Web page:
For SpaceUpClose.com & RocketSTEM
CAPE CANAVERAL SPACE FORCE STATION, FL – The billion dollar early missile warning and defense detection SBIRS GEO-5 satellite for the U.S. Space Force is poised for liftoff Monday afternoon, May 17, on a mission critical for U.S. national defense aboard a United Launch Alliance (ULA) Atlas V rocket from Florida’s Spaceport – and the weather looks outstanding.
Liftoff of the SBIRS GEO Flight 5 mission for the U.S. Space Force’s Space and Missile Systems Center is slated for Monday, May 17 at 1:35 p.m. EDT (1735 GMT) from Space Launch Complex-41 at Cape Canaveral Space Force Station (CCSFS) in Florida.
Atlas V will deliver the SBIRS GEO Flight 5 mission to a geosynchronous transfer orbit (GTO).
This will be the first National Security Space launch from CCSFS this year and more will follow.
SBIRS GEO 5 will add to the constellation of the first four satellites 1 to 4 already operating in geosynchronous orbit (GEO).
The SBIRS GEO Flight 5 missile detection satellite for U.S. Space Force is enclosed in the nose cone atop the ULA Atlas V rocket and slated for launch at 1:35 p.m. ET on May 17, 2021 from the Space Launch Complex-41 pad at Cape Canaveral Space Force, Florida. Credit: Ken Kremer/kenkremer.com/SpaceUpClose.com
The upgraded SBIRS GEO-5 satellite was manufactured by prime contractor Lockheed Martin and is the most advanced early missile warning and missile detection satellite ever built and deployed – at a cost of approximately $1 Billion.
Lockheed Martin reports that the satellite “was built in a record time and at no additional cost to the government for the upgrade.”
“SBIRS’ role as an ever-present, on-orbit guardian against global ballistic missile threats has never been more critical,” said Tom McCormick, Lockheed Martin’s vice president for Overhead Persistent Infrared (OPIR) Systems. “In 2019 alone, SBIRS detected nearly one thousand missile launches, which is about a two-fold increase in two years.”
SBIRS GEO-5 is the first military space satellite built on the company’s modernized, modular LM 2100™ combat bus. SBIRS GEO-6, launching in 2022, is also being built on the new bus designed for speed and resilience.
The combined Atlas V rocket and national security payload stand 194 feet (59 meters) tall.
The rocket and payload were rolled out Saturday morning vertically on the mobile launcher from the Vertical Integration Facility (VIF) some 1800 feet to pad 41.
A pair of 12 unit cubesats or Multimission satellite vehicles are also aboard as payloads and will be deployed before the primary SBIRS payload
Check out my photos of the Atlas V rocket vertical taken at pad 41 for Space UpClose
It was truly a treasure to see our nations mightiest defense missile warning satellite enclosed in the nose cone perched atop a ULA Atlas V during our media remote camera setup Sunday afternoon.
You can watch the launch live via a ULA webcast starting about 20 minutes before liftoff
ULA live broadcast coverage of launch will begin at 1:15 p.m. EDT on May 17.
ULA Live launch updates and webcast available at: www.ulalaunch.com
The forecast from meteorologists with newly renamed Space Launch Delta 45 shows a 90 percent chance of favorable weather conditions for launch.
The Primary Concern is the Cumulous Cloud Rule
In case of a delay the back up 24 hour delay is on Tuesday, May 18 and the forecast drop slightly to 80 percent chance of favorable weather conditions for launch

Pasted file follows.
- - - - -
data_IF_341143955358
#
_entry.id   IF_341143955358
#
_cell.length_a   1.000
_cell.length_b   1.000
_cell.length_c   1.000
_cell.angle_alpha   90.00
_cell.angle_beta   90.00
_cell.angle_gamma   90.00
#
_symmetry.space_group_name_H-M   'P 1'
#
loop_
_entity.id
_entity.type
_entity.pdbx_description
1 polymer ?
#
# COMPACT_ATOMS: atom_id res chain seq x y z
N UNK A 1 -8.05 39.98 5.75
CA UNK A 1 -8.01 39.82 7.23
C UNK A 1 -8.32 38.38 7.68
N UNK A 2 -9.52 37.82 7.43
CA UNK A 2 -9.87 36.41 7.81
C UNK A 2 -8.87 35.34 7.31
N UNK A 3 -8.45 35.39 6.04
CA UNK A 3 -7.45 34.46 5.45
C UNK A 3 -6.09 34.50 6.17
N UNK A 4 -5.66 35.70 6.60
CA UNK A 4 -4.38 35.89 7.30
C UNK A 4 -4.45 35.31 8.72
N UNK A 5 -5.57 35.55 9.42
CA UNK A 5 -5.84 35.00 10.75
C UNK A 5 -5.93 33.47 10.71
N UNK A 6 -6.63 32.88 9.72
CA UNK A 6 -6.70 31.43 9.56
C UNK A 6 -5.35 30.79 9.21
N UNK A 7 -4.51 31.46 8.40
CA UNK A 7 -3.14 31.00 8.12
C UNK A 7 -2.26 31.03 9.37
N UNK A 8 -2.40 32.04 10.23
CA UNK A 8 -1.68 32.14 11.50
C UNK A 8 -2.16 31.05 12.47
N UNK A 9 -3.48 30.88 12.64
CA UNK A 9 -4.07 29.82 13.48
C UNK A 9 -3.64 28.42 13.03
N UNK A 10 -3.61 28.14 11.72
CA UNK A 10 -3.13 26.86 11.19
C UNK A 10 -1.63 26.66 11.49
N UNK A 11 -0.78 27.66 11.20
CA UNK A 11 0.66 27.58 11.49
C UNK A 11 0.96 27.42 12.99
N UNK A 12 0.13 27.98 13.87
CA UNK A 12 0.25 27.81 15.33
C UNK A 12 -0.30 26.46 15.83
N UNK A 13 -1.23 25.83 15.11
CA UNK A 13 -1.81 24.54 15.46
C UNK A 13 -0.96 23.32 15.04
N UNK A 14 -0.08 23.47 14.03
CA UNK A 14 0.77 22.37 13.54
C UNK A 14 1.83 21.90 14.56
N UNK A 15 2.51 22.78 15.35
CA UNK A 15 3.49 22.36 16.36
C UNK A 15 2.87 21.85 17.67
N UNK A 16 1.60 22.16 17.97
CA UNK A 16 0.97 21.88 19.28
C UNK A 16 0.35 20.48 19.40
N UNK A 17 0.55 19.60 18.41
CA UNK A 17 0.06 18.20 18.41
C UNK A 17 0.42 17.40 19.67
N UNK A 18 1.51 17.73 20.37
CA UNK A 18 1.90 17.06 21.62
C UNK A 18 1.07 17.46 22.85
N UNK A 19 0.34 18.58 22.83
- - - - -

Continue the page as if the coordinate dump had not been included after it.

Over all this will be the 1st NSSL launch from the Cape but the second of six this year.
The modernized LM 2100 Combat Bus is an enhanced space vehicle that provides even greater resiliency and cyber-hardening against growing threats, as well as improved spacecraft power, propulsion and electronics, says Lockheed Martin.
The fifth Space Based Infrared System Geosynchronous Earth Orbit SBIRS GEO-5 missile detection and early warning satellite will launch on a ULA Atlas V 421 rocket.
The upgraded SBIRS GEO-5 satellite has a mass of about 10,700 kg and is the same size as satellites 1 to 4 in the constellation
For Lockheed Martin, this is the first launch of a military satellite built on our modernized LM 2100 Combat Bus – an enhanced space vehicle that provides even greater resiliency and cyber-hardening against growing threats, as well as improved spacecraft power, propulsion and electronics.
The Atlas V 421 configuration: The first stage is augmented with two solid rocket motors and powered by the singe engine dual nozzle RD-180 engine system fueled by RP-1 and LOX propellants.
The second stage is powered by a Centaur with a single engine RL-10C-1-1
The payload fairing is extra extended 4 meter diameter
Overall this launch will be 144th mission for United Launch Alliance.
Furthermore it is the 87th Atlas V launch and the 8th in the 421 configuration.
Thus far the ULA Atlas V rocket successfully launched the first four SBIRS GEO satellites between 2011 and 2018.
The last in the series is being manufactured by Lockheed Martin and will launch next year.
My prelaunch photos from pad 41 were featured on WKMG CBS 6 TV News Orlando:
Watch Ken’s continuing reports about ULA missions, Starlink, Mars 2020 Perseverance and Curiosity rovers, Artemis and NASA missions, SpaceX, Commercial Crew Starliner and Crew Dragon and onsite for live reporting of upcoming and recent SpaceX and ULA launches including Crew 1 & 2, Demo-2, ISS, X-37B, Solar Orbiter, NRO spysats and national security missions and more at the Kennedy Space Center and Cape Canaveral Space Force Station.
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Dr. Kremer is a research scientist and journalist based in the KSC area, active in outreach and interviewed regularly on TV and radio about space topics.
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